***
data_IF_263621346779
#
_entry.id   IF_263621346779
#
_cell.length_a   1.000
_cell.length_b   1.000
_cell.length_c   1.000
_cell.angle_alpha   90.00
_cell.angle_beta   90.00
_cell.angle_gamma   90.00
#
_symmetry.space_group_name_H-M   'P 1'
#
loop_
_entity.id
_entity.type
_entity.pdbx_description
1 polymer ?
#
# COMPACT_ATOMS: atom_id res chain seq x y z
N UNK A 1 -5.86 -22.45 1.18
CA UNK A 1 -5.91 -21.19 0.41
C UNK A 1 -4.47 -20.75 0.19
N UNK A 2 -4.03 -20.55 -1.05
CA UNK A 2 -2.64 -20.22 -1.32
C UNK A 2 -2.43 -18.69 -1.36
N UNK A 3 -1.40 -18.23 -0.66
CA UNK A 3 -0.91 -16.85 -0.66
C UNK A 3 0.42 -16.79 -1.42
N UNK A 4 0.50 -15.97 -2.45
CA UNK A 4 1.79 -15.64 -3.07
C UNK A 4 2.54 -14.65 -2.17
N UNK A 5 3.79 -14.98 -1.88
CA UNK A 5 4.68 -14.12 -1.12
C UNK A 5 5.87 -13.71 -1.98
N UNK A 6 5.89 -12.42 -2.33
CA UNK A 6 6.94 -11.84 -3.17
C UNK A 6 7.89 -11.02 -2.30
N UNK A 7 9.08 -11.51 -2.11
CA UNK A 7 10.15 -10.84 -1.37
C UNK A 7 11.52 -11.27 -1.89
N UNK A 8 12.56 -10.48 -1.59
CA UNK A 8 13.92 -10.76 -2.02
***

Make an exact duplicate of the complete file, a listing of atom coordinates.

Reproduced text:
data_IF_263621346779
#
_entry.id   IF_263621346779
#
_cell.length_a   1.000
_cell.length_b   1.000
_cell.length_c   1.000
_cell.angle_alpha   90.00
_cell.angle_beta   90.00
_cell.angle_gamma   90.00
#
_symmetry.space_group_name_H-M   'P 1'
#
loop_
_entity.id
_entity.type
_entity.pdbx_description
1 polymer ?
#
# COMPACT_ATOMS: atom_id res chain seq x y z
N UNK A 1 -5.86 -22.45 1.18
CA UNK A 1 -5.91 -21.19 0.41
C UNK A 1 -4.47 -20.75 0.19
N UNK A 2 -4.03 -20.55 -1.05
CA UNK A 2 -2.64 -20.22 -1.32
C UNK A 2 -2.43 -18.69 -1.36
N UNK A 3 -1.40 -18.23 -0.66
CA UNK A 3 -0.91 -16.85 -0.66
C UNK A 3 0.42 -16.79 -1.42
N UNK A 4 0.50 -15.97 -2.45
CA UNK A 4 1.79 -15.64 -3.07
C UNK A 4 2.54 -14.65 -2.17
N UNK A 5 3.79 -14.98 -1.88
CA UNK A 5 4.68 -14.12 -1.12
C UNK A 5 5.87 -13.71 -1.98
N UNK A 6 5.89 -12.42 -2.33
CA UNK A 6 6.94 -11.84 -3.17
C UNK A 6 7.89 -11.02 -2.30
N UNK A 7 9.08 -11.51 -2.11
CA UNK A 7 10.15 -10.84 -1.37
C UNK A 7 11.52 -11.27 -1.89
N UNK A 8 12.56 -10.48 -1.59
CA UNK A 8 13.92 -10.76 -2.02